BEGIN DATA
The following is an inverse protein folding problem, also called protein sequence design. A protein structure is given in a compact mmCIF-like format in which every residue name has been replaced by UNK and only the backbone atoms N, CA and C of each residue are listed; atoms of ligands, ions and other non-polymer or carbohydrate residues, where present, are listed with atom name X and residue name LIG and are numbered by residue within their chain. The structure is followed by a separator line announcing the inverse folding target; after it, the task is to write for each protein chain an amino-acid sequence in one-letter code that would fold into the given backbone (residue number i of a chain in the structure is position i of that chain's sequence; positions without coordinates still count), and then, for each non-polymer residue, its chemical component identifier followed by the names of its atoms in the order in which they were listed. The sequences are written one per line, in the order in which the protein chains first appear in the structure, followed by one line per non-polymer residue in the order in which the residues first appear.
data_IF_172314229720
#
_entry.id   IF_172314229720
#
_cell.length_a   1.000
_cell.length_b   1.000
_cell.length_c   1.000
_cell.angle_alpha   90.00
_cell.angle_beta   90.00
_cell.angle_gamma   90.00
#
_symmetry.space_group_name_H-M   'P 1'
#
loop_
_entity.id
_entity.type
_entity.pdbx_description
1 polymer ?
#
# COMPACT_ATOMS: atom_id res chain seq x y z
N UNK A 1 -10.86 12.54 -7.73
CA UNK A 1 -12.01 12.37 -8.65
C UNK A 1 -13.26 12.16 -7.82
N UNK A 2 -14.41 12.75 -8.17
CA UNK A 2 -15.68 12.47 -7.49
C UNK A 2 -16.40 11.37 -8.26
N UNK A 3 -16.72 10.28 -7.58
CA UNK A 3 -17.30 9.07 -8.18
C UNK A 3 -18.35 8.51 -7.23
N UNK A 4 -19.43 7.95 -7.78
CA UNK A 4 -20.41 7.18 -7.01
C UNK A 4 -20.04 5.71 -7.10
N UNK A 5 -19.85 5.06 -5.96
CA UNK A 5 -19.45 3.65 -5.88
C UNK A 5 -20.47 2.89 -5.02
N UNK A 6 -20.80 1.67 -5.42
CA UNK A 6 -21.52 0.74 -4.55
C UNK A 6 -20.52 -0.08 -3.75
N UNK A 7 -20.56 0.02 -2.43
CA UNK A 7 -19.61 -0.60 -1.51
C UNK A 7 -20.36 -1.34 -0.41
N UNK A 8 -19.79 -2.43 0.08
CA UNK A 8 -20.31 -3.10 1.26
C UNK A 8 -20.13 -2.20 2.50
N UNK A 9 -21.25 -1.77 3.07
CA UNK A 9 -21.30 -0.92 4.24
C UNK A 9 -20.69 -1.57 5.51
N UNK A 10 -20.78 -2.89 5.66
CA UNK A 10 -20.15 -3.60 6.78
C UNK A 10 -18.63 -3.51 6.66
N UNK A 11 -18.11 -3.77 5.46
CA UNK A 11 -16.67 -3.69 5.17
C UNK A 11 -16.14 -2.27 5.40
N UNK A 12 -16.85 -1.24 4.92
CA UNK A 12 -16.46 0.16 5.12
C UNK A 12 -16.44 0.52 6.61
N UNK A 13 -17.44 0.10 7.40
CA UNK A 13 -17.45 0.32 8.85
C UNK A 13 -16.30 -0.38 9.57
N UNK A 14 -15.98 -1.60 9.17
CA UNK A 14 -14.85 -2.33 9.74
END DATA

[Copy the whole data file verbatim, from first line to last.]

The following is an inverse protein folding problem, also called protein sequence design. A protein structure is given in a compact mmCIF-like format in which every residue name has been replaced by UNK and only the backbone atoms N, CA and C of each residue are listed; atoms of ligands, ions and other non-polymer or carbohydrate residues, where present, are listed with atom name X and residue name LIG and are numbered by residue within their chain. The structure is followed by a separator line announcing the inverse folding target; after it, the task is to write for each protein chain an amino-acid sequence in one-letter code that would fold into the given backbone (residue number i of a chain in the structure is position i of that chain's sequence; positions without coordinates still count), and then, for each non-polymer residue, its chemical component identifier followed by the names of its atoms in the order in which they were listed. The sequences are written one per line, in the order in which the protein chains first appear in the structure, followed by one line per non-polymer residue in the order in which the residues first appear.
data_IF_172314229720
#
_entry.id   IF_172314229720
#
_cell.length_a   1.000
_cell.length_b   1.000
_cell.length_c   1.000
_cell.angle_alpha   90.00
_cell.angle_beta   90.00
_cell.angle_gamma   90.00
#
_symmetry.space_group_name_H-M   'P 1'
#
loop_
_entity.id
_entity.type
_entity.pdbx_description
1 polymer ?
#
# COMPACT_ATOMS: atom_id res chain seq x y z
N UNK A 1 -10.86 12.54 -7.73
CA UNK A 1 -12.01 12.37 -8.65
C UNK A 1 -13.26 12.16 -7.82
N UNK A 2 -14.41 12.75 -8.17
CA UNK A 2 -15.68 12.47 -7.49
C UNK A 2 -16.40 11.37 -8.26
N UNK A 3 -16.72 10.28 -7.58
CA UNK A 3 -17.30 9.07 -8.18
C UNK A 3 -18.35 8.51 -7.23
N UNK A 4 -19.43 7.95 -7.78
CA UNK A 4 -20.41 7.18 -7.01
C UNK A 4 -20.04 5.71 -7.10
N UNK A 5 -19.85 5.06 -5.96
CA UNK A 5 -19.45 3.65 -5.88
C UNK A 5 -20.47 2.89 -5.02
N UNK A 6 -20.80 1.67 -5.42
CA UNK A 6 -21.52 0.74 -4.55
C UNK A 6 -20.52 -0.08 -3.75
N UNK A 7 -20.56 0.02 -2.43
CA UNK A 7 -19.61 -0.60 -1.51
C UNK A 7 -20.36 -1.34 -0.41
N UNK A 8 -19.79 -2.43 0.08
CA UNK A 8 -20.31 -3.10 1.26
C UNK A 8 -20.13 -2.20 2.50
N UNK A 9 -21.25 -1.77 3.07
CA UNK A 9 -21.30 -0.92 4.24
C UNK A 9 -20.69 -1.57 5.51
N UNK A 10 -20.78 -2.89 5.66
CA UNK A 10 -20.15 -3.60 6.78
C UNK A 10 -18.63 -3.51 6.66
N UNK A 11 -18.11 -3.77 5.46
CA UNK A 11 -16.67 -3.69 5.17
C UNK A 11 -16.14 -2.27 5.40
N UNK A 12 -16.85 -1.24 4.92
CA UNK A 12 -16.46 0.16 5.12
C UNK A 12 -16.44 0.52 6.61
N UNK A 13 -17.44 0.10 7.40
CA UNK A 13 -17.45 0.32 8.85
C UNK A 13 -16.30 -0.38 9.57
N UNK A 14 -15.98 -1.60 9.17
CA UNK A 14 -14.85 -2.33 9.74